2. Strengthen school-student relationships as a critical line of defense. Increasing the number of staff focused on mental health, supporting children where they are, and cultivating educator-student relationships are proven and proactive ways to help mitigate safety issues. When children feel a sense of belonging, they feel secure sharing their fears and emotions and are more comfortable reporting potential violent threats to a trusted adult. Students also recognize their role in keeping schools safe when they can report threats.

    One district assigned students a mentor in the building who they could turn to for help. Throughout the year, teachers and staff fostered these relationships to know their mentees and better identify any potential warning signs.

  3. Revisit threat-training policies, protocols, and procedures. We must address school safety in strategic planning the same way we do academic and financial matters. District leaders have a duty to review and revise threat-assessment and emergency-preparedness policies each year and to lead efforts to ensure protocols are made more visible, practiced by staff and students, and adjusted as necessary to address any vulnerabilities.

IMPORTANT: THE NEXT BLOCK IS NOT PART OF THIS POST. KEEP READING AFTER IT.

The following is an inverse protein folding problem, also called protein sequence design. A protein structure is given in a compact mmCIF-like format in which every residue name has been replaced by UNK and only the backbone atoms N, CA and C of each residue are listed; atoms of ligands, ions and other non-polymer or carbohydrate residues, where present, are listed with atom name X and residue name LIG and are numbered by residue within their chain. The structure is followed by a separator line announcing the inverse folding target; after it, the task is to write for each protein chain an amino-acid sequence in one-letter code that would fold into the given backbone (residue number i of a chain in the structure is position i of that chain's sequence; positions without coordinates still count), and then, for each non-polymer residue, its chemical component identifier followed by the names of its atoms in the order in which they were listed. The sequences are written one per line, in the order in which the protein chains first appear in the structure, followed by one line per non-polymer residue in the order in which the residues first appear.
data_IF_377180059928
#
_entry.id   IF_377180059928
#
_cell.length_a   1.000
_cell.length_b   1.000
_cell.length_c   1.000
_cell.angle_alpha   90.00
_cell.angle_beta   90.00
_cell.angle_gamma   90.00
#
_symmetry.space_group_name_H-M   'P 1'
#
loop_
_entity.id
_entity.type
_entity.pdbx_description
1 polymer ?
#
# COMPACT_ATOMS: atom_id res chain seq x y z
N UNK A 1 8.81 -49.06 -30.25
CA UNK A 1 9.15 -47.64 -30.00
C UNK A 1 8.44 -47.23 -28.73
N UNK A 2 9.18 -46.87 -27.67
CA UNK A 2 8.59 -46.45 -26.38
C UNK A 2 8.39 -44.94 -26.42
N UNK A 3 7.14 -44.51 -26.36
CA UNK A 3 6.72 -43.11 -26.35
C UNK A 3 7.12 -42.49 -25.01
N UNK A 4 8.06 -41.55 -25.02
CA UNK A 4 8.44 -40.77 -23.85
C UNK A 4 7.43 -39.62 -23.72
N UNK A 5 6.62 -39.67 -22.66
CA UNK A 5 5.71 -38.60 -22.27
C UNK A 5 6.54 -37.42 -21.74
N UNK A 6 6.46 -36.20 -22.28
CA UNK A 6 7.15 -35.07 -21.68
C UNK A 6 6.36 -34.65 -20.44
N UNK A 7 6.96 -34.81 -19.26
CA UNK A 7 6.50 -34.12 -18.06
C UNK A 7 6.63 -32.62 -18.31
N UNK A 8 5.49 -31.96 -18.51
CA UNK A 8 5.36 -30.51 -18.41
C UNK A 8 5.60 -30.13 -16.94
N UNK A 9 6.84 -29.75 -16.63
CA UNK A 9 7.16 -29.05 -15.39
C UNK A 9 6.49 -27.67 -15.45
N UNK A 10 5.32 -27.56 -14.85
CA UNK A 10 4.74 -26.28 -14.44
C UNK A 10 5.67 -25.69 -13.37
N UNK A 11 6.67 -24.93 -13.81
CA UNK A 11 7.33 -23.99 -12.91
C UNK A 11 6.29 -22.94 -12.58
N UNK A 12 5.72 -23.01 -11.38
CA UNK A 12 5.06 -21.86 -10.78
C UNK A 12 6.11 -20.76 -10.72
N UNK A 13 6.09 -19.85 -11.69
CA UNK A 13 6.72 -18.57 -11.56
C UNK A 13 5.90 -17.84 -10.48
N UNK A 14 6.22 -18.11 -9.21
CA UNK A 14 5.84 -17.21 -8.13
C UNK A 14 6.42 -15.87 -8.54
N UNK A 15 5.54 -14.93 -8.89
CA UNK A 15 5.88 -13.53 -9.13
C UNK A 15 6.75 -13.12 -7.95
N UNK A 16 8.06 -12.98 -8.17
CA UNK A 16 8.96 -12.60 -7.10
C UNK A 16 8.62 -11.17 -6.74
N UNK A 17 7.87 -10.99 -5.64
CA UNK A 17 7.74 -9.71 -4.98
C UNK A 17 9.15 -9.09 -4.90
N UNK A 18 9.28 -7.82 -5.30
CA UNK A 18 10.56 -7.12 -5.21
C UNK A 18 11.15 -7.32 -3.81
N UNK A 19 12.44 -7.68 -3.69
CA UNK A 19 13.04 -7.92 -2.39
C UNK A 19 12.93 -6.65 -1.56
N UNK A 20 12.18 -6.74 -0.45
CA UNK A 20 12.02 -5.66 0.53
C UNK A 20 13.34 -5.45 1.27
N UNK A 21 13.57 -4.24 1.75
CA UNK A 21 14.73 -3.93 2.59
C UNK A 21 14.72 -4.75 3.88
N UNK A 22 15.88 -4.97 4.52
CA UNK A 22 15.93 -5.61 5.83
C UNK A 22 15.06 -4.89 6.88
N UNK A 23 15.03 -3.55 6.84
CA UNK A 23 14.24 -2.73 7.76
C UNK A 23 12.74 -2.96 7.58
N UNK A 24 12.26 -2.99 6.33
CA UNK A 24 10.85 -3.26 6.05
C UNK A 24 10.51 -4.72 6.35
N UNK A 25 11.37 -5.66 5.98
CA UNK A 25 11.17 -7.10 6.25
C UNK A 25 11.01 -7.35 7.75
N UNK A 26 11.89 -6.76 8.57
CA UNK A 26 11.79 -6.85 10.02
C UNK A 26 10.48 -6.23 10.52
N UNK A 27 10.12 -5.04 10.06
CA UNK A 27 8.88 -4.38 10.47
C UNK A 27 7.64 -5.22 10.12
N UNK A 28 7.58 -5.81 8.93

At the same time, leaders must not overlook the impact of active-shooter drills on students and staff. A school district in Illinois located near the scene of the 4th of July shooting in Highland Park allows students to opt out of drills and provides counselors to teachers who may need additional emotional support. Because drills can increase a child’s anxiety and stress by upward of 40 percent, schools must be considerate of how they handle them, especially with elementary students. What is the line to walk between protecting kids from being unnecessarily scared and ensuring that we can protect them?

    A major takeaway for attendees moving forward was the need to improve their crisis-communication strategies. Along with identifying who in the district will serve in key communication roles, superintendents should review their family communication tools to ensure information can be relayed quickly and effectively. Building stronger relationships with local media that can share updates with the community is one way.